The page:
There are now more than 1.1 million workers over the age of 65 and more than 60% of all the additional workers in the labour market since 2010 have been over the age of 50. The removal of the Default Retirement Age also means that employers are not able to impose mandatory retirement on their employees without justification. However, while many people are entering later life in rewarding, productive and fulfilling jobs there are many others who are not. We need to focus on an often overlooked group – those out of work in their 50s.
Some are unemployed, but much larger numbers are out of work but not officially registered or recognised as unemployed. They may have taken early retirement, have long-term health conditions or disabilities, or be carers. Not all will want or are able to work, but there is still a large hidden group surviving on redundancy payments, a small early pension or on the low income of a partner. With the rising State Pension age there is less scope for people to ‘hang on’ until retirement.
If people over the age of 50 are out of work they have more difficulty than any other group in getting in to work. Analysis of the government’s Work Programme shows just 14.2% of people over the age of 50 are supported in to a long-term job. That is a success rate of less than one in seven – worse than any other group regardless of age, gender, ethnicity, or disability.
Work that is appropriate and undertaken in a safe, healthy and supportive working environment is good for people’s physical and mental health. There are also obvious financial benefits for people working for longer if they can, especially with an estimated 12 million people not making adequate financial provision for their retirement.
The Centre for Ageing Better is committed to ensuring that as many people as possible are able to access the benefits work can bring. With rising life expectancies we want to ensure people are able to make informed decisions and have control over where, when and how they work in later life. Our research found that the most important factors for people as they age are health, financial security, and social connections. We also know that each of these factors is closely related to people’s working lives.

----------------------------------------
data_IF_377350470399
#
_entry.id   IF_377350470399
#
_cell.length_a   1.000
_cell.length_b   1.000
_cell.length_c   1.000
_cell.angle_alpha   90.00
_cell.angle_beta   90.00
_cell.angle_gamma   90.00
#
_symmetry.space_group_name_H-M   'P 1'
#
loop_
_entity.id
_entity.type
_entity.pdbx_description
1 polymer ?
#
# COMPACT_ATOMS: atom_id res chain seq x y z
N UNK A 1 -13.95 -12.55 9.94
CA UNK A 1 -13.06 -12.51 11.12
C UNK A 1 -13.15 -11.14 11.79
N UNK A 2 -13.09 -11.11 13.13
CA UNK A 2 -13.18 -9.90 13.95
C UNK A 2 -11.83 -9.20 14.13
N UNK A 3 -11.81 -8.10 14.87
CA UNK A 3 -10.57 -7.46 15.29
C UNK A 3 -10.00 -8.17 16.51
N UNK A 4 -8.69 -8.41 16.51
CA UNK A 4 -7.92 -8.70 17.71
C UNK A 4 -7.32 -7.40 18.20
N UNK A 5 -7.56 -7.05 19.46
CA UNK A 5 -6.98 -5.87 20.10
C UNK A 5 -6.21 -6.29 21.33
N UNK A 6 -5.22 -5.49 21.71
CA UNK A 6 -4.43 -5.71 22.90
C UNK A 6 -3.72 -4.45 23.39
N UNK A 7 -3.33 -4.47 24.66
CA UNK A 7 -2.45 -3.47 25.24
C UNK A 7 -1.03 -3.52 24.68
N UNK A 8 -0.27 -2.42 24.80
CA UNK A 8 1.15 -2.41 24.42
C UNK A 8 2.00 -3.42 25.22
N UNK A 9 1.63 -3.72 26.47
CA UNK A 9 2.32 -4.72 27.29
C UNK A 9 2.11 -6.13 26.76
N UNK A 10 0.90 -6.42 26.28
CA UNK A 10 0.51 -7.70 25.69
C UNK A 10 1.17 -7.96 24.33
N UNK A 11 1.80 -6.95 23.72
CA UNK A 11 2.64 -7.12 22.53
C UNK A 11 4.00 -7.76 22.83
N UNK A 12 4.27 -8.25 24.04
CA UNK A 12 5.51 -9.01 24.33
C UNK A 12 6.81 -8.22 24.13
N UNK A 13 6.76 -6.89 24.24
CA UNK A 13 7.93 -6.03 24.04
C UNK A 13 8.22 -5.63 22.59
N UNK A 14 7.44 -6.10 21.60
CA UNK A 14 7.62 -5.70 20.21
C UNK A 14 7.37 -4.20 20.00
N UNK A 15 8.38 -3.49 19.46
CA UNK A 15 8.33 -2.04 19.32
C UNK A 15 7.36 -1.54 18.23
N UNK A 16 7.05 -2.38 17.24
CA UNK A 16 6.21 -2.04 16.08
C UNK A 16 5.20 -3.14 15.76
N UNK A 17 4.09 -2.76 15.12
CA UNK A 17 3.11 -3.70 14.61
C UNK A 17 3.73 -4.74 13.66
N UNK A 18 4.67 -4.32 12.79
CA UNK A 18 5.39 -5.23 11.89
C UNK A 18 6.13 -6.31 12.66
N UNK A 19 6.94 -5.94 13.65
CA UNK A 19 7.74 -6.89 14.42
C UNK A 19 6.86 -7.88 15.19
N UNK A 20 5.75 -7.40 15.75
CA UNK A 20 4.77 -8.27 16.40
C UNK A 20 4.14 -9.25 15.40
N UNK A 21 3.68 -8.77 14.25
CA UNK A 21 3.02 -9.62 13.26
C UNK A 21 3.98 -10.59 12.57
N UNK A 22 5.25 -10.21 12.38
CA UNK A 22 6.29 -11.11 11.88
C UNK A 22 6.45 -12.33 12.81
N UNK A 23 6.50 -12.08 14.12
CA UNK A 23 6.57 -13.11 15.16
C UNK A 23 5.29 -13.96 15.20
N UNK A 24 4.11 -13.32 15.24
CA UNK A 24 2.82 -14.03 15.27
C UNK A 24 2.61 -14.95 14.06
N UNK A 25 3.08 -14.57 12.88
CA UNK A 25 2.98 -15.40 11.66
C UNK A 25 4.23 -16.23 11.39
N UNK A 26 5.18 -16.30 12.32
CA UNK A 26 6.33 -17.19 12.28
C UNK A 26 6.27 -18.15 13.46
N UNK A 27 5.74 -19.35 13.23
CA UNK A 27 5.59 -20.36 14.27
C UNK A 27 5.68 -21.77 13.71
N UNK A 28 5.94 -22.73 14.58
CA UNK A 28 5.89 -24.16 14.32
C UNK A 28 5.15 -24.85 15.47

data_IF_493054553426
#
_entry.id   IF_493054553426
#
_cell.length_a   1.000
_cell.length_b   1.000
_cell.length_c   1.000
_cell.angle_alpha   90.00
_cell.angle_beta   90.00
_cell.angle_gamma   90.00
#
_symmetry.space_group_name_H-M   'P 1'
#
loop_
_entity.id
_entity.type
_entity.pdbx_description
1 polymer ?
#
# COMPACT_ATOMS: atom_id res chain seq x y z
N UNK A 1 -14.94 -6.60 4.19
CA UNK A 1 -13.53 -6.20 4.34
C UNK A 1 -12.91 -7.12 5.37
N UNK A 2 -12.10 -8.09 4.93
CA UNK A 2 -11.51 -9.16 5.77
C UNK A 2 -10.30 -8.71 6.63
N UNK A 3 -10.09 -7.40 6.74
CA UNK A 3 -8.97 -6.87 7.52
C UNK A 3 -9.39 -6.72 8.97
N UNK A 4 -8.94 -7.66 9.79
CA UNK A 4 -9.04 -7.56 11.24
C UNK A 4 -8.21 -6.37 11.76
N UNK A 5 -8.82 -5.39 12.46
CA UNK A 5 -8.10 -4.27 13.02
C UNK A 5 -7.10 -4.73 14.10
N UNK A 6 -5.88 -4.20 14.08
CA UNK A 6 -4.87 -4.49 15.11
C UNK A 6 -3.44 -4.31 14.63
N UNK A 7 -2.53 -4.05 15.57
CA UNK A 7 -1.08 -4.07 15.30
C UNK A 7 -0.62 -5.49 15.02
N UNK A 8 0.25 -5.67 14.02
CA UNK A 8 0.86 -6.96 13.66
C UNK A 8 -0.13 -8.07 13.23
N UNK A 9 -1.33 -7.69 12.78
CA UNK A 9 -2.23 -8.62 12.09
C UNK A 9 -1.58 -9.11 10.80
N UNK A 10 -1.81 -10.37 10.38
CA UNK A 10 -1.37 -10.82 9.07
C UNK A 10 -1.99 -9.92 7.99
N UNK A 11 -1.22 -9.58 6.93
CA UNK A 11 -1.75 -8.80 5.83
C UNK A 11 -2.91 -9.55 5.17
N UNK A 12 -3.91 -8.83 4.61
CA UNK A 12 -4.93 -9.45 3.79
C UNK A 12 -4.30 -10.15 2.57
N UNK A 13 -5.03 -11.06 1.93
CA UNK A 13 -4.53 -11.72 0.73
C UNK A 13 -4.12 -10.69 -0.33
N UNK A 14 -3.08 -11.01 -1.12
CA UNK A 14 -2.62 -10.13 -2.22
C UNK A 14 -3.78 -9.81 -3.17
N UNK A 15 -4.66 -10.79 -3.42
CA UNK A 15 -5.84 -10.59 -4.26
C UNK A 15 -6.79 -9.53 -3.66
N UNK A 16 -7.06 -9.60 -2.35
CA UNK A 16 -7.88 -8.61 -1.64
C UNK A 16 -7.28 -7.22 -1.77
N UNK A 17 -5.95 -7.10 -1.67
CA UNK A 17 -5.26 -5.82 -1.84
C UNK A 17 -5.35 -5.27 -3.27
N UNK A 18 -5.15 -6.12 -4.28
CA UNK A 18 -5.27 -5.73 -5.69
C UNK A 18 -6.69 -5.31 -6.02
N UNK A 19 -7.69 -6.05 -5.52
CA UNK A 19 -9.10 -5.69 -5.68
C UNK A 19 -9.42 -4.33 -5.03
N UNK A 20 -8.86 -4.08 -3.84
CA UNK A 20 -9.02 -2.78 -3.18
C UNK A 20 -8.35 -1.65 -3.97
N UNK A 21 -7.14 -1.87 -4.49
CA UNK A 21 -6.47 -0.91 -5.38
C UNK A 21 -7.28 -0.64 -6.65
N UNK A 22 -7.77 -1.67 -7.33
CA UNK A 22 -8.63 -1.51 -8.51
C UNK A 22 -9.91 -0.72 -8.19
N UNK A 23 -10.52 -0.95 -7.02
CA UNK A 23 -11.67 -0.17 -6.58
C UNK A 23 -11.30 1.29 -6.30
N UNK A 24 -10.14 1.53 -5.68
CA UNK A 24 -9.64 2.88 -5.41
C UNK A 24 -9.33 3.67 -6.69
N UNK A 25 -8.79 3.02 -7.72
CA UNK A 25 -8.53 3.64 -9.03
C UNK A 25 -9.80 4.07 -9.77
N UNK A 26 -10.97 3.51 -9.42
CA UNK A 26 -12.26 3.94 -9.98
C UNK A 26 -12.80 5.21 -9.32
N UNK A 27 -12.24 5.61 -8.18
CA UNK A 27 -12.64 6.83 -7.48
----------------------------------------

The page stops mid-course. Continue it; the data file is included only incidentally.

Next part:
The current situation isn’t working for individuals, the places they live in or the national economy. We need to find out more about what works, without making assumptions and provide solutions that actually reflect people’s lives.
People’s lives are complex, as are the barriers that people face to get in to work – caring responsibilities, long term health conditions, a recent bereavement or relationship breakdown, problems with debt, a lack of relevant work experience or skills gaps, transport or a housing issue. It could be any of these on their own or in combination and tailored responses will be needed. Crucial as well is the local labour market, outright or unconscious biases from employers and recruiters, and the types of work available.
We recently announced a five-year partnership to develop and share innovative approaches to tackling social, economic and health inequalities in later life with Greater Manchester Combined Authority. One of our immediate priorities is to help many more people aged 50 and over stay in work and get into work. Working collaboratively in Greater Manchester and elsewhere, we will develop and test new approaches. By building and sharing the evidence of what works, we hope to raise the bar so that ‘one in seven’ is no longer seen as being acceptable in supporting people over 50 back in to work.
Patrick Thomson is senior programme manager at the Centre for Ageing Better